“Originally, I got in here to play with puppies,” Biscamp said. “Now it’s a passion. When you get in here and see what these dogs can do, it’s amazing. I never dreamed that a dog could do the things these dogs can do.”

Doing the laundry

Offenders teach the dogs 35 basic behaviors before customizing their training to meet the specific requirements of a disabled person. Dogs in the program can pull up bed covers, retrieve a bottle from a refrigerator, pick up a wafer-thin credit card from the floor, and even help with the laundry by dropping soiled clothing in a washing machine and removing items from a dryer. Some can also remove shoes and socks and pull up a pair of trousers for a disabled person.

Eighteen dogs trained by TDCJ offenders have already been placed, with about 80 percent going to disabled veterans. Still, in September, Patriot Paws had more than 40 disabled persons waiting for service dogs like those trained in Gatesville. Stevens said the high demand and the fact that it takes 18 months to two years for a dog to finish training makes the prison program invaluable. The program helps the nonprofit organization save the $20,000 to $30,000 it would cost to have the dogs trained by professionals over a two-year period.

“The prison program gives us the opportunity to have 22 trainers all training at the same time without having to pay them,” said Sam Graeff, training coordinator for Patriot Paws. “That allows us to train more dogs, which we then give away.”

Service dogs trained at TDCJ

Patriot Paws is one of several collaborative dog training programs operating within TDCJ. Others include the PAWS (Pawsitive Approach Worthwhile Solutions) program at the Dominguez State Jail in San Antonio, where offenders train guide dogs for the blind. Offenders assigned to the Travis State Jail near Austin teach basic skills to dogs belonging to the Transportation Security Administration, while privately-operated facilities in central and west Texas work with local rescue shelters to socialize dogs with behavioral issues or histories of abuse.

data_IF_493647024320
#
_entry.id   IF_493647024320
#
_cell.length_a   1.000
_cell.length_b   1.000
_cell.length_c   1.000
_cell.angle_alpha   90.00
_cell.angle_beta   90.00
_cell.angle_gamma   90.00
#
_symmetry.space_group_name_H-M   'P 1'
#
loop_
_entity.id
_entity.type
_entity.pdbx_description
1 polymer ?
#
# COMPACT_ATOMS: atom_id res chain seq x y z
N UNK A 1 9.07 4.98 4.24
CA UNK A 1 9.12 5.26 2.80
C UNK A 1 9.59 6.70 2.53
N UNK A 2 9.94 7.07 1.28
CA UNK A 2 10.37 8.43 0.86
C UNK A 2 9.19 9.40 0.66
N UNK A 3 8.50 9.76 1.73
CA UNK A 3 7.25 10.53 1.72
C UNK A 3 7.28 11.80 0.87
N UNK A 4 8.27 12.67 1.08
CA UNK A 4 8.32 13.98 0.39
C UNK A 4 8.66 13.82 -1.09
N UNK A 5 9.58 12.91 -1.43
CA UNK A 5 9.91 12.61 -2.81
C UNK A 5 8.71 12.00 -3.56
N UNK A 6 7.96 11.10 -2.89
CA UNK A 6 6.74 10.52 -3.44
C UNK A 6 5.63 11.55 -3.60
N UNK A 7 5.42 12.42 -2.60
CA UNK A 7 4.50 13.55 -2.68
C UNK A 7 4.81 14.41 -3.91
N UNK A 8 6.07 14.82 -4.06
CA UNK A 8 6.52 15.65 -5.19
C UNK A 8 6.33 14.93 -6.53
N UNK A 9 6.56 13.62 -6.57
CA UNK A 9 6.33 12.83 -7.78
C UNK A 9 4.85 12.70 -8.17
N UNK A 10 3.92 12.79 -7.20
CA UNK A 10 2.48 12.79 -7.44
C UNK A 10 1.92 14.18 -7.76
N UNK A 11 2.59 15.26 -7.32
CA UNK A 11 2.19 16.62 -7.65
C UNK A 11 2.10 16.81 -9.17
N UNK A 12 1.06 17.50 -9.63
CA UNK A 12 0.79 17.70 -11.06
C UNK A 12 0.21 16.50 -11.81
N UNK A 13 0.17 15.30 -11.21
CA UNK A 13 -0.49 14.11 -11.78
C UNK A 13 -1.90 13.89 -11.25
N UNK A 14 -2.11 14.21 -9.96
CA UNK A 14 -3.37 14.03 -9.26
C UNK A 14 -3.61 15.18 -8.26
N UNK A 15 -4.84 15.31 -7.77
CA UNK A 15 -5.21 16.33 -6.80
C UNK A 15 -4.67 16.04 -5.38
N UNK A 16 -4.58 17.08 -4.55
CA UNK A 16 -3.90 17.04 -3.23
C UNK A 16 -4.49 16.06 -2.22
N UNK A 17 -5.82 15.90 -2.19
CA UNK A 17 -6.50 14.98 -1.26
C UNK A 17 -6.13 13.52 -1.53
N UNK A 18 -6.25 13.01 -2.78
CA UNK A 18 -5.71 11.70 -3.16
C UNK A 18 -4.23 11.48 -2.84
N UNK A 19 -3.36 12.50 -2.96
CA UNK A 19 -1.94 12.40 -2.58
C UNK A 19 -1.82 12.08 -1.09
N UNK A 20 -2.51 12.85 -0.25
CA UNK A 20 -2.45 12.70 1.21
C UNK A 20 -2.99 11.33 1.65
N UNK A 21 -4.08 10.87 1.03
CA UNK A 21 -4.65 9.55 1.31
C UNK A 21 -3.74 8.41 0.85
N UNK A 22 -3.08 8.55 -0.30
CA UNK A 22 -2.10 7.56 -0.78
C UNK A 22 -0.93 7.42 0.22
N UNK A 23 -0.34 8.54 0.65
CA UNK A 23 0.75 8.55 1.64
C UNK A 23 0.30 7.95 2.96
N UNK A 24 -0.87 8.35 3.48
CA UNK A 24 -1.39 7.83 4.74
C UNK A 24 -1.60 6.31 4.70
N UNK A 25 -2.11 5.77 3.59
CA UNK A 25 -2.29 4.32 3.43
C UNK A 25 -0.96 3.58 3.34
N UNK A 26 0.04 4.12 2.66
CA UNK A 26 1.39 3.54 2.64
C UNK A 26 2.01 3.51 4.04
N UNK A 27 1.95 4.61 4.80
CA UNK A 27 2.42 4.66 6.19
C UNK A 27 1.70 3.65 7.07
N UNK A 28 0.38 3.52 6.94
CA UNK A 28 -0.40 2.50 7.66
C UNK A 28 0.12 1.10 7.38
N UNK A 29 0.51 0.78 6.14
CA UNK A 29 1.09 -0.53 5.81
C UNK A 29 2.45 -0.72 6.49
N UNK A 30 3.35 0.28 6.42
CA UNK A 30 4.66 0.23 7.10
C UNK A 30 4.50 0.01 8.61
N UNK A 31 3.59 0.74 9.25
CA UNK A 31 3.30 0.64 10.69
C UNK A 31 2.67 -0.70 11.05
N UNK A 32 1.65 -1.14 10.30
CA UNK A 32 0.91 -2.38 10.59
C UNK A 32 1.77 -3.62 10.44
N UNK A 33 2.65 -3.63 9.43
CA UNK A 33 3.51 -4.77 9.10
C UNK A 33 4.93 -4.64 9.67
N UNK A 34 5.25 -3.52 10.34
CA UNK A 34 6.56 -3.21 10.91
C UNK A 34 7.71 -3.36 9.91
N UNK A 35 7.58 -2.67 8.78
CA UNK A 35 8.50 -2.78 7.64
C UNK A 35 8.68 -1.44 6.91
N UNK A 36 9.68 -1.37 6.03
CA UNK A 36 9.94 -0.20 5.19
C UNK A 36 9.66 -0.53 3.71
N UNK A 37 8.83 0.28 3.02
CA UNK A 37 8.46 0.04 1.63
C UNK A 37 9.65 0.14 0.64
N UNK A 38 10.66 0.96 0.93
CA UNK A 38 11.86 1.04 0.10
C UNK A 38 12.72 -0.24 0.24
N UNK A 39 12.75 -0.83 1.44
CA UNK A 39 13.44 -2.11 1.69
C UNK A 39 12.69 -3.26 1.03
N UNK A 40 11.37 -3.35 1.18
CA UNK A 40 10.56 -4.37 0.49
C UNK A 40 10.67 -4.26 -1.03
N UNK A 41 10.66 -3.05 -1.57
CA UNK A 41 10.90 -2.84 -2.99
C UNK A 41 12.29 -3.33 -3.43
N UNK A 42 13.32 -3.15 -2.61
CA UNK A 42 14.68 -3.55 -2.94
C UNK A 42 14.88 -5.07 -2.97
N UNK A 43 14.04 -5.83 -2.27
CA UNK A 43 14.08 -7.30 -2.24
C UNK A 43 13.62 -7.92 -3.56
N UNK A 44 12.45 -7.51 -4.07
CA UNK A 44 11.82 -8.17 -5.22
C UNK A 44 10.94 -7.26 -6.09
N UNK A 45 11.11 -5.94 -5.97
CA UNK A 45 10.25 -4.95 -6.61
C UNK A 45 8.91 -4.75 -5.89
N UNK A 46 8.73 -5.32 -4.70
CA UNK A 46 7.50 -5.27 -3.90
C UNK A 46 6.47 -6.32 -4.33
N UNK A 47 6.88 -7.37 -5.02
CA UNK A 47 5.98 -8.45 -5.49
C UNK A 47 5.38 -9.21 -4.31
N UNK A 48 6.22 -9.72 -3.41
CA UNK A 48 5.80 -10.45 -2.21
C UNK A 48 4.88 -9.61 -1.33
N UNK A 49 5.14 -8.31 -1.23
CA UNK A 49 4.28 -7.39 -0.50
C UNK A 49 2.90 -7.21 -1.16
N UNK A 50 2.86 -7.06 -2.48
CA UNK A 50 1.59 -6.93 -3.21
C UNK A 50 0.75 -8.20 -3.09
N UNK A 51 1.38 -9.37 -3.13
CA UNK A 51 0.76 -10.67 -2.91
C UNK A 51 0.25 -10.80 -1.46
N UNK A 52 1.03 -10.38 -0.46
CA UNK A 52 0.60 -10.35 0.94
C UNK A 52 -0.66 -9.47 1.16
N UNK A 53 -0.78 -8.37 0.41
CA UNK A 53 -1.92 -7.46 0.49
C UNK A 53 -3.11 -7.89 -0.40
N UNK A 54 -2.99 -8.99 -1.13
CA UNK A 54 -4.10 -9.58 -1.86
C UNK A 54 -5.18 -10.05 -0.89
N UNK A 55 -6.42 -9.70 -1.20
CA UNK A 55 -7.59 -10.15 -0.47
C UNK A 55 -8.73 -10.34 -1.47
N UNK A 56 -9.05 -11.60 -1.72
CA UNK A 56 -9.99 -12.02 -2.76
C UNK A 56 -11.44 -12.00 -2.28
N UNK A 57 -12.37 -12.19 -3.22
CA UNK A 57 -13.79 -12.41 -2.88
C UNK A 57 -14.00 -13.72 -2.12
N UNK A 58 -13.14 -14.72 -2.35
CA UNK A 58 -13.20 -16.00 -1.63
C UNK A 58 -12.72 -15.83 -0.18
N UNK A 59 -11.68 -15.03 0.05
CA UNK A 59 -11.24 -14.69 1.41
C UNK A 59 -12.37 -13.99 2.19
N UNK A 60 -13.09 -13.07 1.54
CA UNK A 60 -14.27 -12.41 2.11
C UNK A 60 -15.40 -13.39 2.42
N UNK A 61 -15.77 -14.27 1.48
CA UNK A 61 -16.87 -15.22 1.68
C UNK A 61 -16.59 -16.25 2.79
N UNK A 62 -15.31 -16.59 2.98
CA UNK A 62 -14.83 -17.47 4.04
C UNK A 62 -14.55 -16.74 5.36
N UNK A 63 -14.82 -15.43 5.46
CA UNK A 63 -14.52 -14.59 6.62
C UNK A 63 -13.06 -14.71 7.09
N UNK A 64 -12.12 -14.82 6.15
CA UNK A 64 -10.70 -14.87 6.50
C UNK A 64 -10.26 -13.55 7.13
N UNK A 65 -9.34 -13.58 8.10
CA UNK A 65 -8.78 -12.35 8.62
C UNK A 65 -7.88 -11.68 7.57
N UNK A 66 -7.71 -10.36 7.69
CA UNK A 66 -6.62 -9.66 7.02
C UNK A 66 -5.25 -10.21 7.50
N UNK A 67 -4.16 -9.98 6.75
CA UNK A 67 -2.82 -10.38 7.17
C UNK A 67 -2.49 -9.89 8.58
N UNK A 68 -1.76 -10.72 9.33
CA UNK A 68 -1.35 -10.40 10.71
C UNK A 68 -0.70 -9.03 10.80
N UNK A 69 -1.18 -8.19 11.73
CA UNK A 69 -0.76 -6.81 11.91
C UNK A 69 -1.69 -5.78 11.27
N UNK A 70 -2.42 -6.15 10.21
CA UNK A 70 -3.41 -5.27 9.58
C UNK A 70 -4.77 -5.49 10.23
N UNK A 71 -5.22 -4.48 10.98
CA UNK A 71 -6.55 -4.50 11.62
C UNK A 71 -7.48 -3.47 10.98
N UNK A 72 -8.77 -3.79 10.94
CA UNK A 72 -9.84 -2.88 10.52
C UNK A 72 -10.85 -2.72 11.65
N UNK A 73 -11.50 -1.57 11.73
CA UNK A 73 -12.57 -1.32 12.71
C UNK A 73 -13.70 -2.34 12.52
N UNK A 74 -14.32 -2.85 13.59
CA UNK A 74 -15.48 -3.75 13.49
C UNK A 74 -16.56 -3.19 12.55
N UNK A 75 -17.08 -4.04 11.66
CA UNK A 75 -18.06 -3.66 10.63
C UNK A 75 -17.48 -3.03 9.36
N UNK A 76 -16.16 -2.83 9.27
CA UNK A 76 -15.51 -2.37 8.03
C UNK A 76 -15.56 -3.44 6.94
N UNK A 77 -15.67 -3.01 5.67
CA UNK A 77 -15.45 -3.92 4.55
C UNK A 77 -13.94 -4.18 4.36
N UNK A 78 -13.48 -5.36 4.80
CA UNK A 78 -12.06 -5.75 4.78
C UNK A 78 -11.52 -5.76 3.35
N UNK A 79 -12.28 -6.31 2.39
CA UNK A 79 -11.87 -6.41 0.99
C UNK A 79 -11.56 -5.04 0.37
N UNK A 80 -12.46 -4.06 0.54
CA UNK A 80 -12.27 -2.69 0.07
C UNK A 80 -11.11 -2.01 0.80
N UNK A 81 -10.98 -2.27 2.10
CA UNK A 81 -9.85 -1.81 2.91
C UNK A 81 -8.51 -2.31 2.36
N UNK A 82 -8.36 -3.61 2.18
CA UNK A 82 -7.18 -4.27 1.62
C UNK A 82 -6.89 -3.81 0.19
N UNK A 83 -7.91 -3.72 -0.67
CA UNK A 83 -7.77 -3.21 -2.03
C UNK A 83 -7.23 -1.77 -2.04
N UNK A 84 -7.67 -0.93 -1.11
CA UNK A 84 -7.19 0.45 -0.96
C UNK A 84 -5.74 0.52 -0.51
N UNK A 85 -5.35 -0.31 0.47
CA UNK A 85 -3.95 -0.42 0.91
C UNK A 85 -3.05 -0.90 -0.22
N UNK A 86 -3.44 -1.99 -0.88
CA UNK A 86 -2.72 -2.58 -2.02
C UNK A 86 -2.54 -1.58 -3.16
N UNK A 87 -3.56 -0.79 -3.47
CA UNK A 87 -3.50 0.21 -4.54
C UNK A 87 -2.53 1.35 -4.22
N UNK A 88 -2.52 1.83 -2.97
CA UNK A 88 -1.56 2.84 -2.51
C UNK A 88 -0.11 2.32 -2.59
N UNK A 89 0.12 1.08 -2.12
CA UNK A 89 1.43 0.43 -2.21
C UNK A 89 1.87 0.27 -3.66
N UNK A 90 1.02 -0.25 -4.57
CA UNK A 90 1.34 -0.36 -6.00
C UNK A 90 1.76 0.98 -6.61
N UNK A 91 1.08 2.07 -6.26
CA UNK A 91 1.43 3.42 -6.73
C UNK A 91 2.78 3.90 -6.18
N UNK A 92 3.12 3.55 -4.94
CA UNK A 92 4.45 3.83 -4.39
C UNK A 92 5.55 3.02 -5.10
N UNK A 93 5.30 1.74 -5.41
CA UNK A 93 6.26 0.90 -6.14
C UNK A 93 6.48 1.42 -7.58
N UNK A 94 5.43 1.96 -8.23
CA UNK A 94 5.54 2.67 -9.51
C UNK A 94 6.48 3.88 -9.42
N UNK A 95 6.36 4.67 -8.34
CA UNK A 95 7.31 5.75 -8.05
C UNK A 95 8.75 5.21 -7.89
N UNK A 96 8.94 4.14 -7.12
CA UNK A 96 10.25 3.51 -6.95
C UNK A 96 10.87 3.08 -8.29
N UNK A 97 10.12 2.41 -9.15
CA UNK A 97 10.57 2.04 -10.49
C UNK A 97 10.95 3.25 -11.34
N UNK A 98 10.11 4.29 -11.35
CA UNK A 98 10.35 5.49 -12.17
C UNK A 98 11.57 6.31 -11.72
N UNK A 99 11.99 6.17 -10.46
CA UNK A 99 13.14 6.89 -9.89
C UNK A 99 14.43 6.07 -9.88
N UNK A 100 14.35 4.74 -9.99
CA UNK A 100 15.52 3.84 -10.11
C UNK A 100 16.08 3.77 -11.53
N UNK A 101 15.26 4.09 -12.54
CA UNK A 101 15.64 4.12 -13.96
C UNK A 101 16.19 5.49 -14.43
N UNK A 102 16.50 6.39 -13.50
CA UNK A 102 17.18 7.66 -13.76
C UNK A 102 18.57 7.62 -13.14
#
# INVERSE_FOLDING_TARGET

Stevens said she visited the PAWS program but still had reservations about committing to a prison-based initiative.

“Sure, you do when there’s a ‘No Hostage Beyond This Gate’ sign on the front door, but because of the wardens and the reception we got in Huntsville, it was like, ‘This is a cool thing,’” she said. “I think it’s a great relationship.”

Program changes behavior

Crain Unit Senior Warden Teresa Moya said she’s seen the program change offender behavior and instill a sense of pride and accomplishment in them.

“It gives them a purpose in life,” Moya said. “Historically, female offenders who have been abused either physically or mentally (in the free world), have been told that they’re not worth anything. Now they learn that they are worth something, that they’re good for something.”